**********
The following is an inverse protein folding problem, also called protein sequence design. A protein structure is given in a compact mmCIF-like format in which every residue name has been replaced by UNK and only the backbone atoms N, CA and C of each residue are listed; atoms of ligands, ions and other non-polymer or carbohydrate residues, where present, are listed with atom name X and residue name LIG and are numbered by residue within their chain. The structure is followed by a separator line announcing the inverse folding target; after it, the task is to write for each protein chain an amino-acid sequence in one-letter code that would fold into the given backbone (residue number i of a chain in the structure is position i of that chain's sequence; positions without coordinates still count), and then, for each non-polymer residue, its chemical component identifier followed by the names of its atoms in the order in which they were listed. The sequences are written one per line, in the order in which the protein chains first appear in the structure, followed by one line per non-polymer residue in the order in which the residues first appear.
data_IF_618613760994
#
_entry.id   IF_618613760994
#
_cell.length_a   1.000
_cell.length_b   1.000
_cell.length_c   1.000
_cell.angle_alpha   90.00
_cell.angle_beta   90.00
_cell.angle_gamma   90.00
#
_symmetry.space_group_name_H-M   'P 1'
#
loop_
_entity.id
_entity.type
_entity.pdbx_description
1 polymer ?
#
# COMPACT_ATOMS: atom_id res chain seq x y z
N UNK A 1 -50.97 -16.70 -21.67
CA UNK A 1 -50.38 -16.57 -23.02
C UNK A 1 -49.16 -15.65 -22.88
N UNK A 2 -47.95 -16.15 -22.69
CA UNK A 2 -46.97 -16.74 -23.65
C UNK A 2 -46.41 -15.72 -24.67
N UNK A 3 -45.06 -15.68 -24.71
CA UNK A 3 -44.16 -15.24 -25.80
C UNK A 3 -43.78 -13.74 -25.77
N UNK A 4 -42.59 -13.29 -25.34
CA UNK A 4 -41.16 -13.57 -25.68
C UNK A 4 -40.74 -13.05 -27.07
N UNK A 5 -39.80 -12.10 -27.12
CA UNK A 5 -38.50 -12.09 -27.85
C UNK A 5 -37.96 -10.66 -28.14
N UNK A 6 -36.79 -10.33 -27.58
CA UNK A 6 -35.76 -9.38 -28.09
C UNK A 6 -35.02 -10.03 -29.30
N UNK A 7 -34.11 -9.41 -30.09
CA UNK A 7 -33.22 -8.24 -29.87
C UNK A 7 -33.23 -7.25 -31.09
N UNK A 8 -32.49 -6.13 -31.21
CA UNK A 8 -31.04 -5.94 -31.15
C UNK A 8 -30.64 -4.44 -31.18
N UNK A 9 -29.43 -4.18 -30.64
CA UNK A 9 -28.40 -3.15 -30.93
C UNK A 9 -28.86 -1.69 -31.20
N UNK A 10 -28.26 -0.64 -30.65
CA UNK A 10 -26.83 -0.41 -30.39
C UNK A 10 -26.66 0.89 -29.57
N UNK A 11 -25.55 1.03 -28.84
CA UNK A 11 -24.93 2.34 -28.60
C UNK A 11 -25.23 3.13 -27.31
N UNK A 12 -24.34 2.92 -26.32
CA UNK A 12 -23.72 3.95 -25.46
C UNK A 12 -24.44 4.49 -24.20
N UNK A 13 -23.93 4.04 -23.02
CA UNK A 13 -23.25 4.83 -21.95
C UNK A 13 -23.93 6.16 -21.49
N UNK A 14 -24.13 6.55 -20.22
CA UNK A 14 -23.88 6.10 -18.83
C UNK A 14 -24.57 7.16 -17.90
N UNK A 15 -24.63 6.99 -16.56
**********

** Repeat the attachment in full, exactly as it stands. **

The following is an inverse protein folding problem, also called protein sequence design. A protein structure is given in a compact mmCIF-like format in which every residue name has been replaced by UNK and only the backbone atoms N, CA and C of each residue are listed; atoms of ligands, ions and other non-polymer or carbohydrate residues, where present, are listed with atom name X and residue name LIG and are numbered by residue within their chain. The structure is followed by a separator line announcing the inverse folding target; after it, the task is to write for each protein chain an amino-acid sequence in one-letter code that would fold into the given backbone (residue number i of a chain in the structure is position i of that chain's sequence; positions without coordinates still count), and then, for each non-polymer residue, its chemical component identifier followed by the names of its atoms in the order in which they were listed. The sequences are written one per line, in the order in which the protein chains first appear in the structure, followed by one line per non-polymer residue in the order in which the residues first appear.
data_IF_618613760994
#
_entry.id   IF_618613760994
#
_cell.length_a   1.000
_cell.length_b   1.000
_cell.length_c   1.000
_cell.angle_alpha   90.00
_cell.angle_beta   90.00
_cell.angle_gamma   90.00
#
_symmetry.space_group_name_H-M   'P 1'
#
loop_
_entity.id
_entity.type
_entity.pdbx_description
1 polymer ?
#
# COMPACT_ATOMS: atom_id res chain seq x y z
N UNK A 1 -50.97 -16.70 -21.67
CA UNK A 1 -50.38 -16.57 -23.02
C UNK A 1 -49.16 -15.65 -22.88
N UNK A 2 -47.95 -16.15 -22.69
CA UNK A 2 -46.97 -16.74 -23.65
C UNK A 2 -46.41 -15.72 -24.67
N UNK A 3 -45.06 -15.68 -24.71
CA UNK A 3 -44.16 -15.24 -25.80
C UNK A 3 -43.78 -13.74 -25.77
N UNK A 4 -42.59 -13.29 -25.34
CA UNK A 4 -41.16 -13.57 -25.68
C UNK A 4 -40.74 -13.05 -27.07
N UNK A 5 -39.80 -12.10 -27.12
CA UNK A 5 -38.50 -12.09 -27.85
C UNK A 5 -37.96 -10.66 -28.14
N UNK A 6 -36.79 -10.33 -27.58
CA UNK A 6 -35.76 -9.38 -28.09
C UNK A 6 -35.02 -10.03 -29.30
N UNK A 7 -34.11 -9.41 -30.09
CA UNK A 7 -33.22 -8.24 -29.87
C UNK A 7 -33.23 -7.25 -31.09
N UNK A 8 -32.49 -6.13 -31.21
CA UNK A 8 -31.04 -5.94 -31.15
C UNK A 8 -30.64 -4.44 -31.18
N UNK A 9 -29.43 -4.18 -30.64
CA UNK A 9 -28.40 -3.15 -30.93
C UNK A 9 -28.86 -1.69 -31.20
N UNK A 10 -28.26 -0.64 -30.65
CA UNK A 10 -26.83 -0.41 -30.39
C UNK A 10 -26.66 0.89 -29.57
N UNK A 11 -25.55 1.03 -28.84
CA UNK A 11 -24.93 2.34 -28.60
C UNK A 11 -25.23 3.13 -27.31
N UNK A 12 -24.34 2.92 -26.32
CA UNK A 12 -23.72 3.95 -25.46
C UNK A 12 -24.44 4.49 -24.20
N UNK A 13 -23.93 4.04 -23.02
CA UNK A 13 -23.25 4.83 -21.95
C UNK A 13 -23.93 6.16 -21.49
N UNK A 14 -24.13 6.55 -20.22
CA UNK A 14 -23.88 6.10 -18.83
C UNK A 14 -24.57 7.16 -17.90
N UNK A 15 -24.63 6.99 -16.56